Female Air Pilots Fight In Iraq

Although their numbers still remain small by comparison with those of males, women increasingly are playing an important role in the air war of Iraq. DefenseDepartment restrictions prohibit all services from placing women in direct ground combat. But Air Force women have been clelared to fight from the air in fighter jets, bombers and gun-ships since the mid 1990s. Female pilots have also paid with their lives and the two gulf wars have resulted in the death of about 104 female service members. Master Sgt. Kimberly Sullpeck, has flown an estimated 450 hours on AC-130H gunships in Afghanistan which has placed her directly in the path of gunfire. Women are3 proving they can handle difficult combat missions.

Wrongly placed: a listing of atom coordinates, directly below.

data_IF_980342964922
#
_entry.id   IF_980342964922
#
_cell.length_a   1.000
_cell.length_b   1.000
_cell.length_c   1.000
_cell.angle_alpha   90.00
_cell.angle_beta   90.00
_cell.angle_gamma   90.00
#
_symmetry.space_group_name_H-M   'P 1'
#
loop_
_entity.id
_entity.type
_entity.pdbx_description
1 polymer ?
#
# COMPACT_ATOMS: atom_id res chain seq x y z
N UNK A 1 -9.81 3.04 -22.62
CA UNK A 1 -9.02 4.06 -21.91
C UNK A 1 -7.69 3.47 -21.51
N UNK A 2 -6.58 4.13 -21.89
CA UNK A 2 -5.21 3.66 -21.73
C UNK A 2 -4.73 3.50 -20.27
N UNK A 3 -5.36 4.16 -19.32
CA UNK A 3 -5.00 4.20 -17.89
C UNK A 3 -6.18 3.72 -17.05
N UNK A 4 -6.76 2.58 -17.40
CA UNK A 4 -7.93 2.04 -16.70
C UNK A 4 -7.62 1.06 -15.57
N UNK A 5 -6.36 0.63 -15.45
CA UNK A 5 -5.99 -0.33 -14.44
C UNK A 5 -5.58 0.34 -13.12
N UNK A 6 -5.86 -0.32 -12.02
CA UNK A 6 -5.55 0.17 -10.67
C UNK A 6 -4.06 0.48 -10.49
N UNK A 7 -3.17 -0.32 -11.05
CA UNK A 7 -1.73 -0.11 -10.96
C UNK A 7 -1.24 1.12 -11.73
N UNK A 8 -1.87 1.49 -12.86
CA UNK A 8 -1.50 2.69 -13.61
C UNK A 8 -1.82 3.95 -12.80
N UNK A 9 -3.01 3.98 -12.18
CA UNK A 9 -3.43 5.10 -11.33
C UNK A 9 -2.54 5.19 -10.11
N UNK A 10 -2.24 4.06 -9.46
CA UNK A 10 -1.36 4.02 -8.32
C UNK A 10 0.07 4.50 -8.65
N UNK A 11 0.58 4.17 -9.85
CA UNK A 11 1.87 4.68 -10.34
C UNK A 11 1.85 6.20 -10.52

Obviously, the presence of females fighting in wars upsets even some of America’s closest allies in the Middle East such as Saudi Arabia. In the Gulf War, the presence of American females in army uniforms was a factor in Saudi women demanding rights such as the right to drive a car. The increase in the number of women fighting in the Middle East is bound to impact militants who regard their presence as a threat to the male dominated world they desire to impose on women.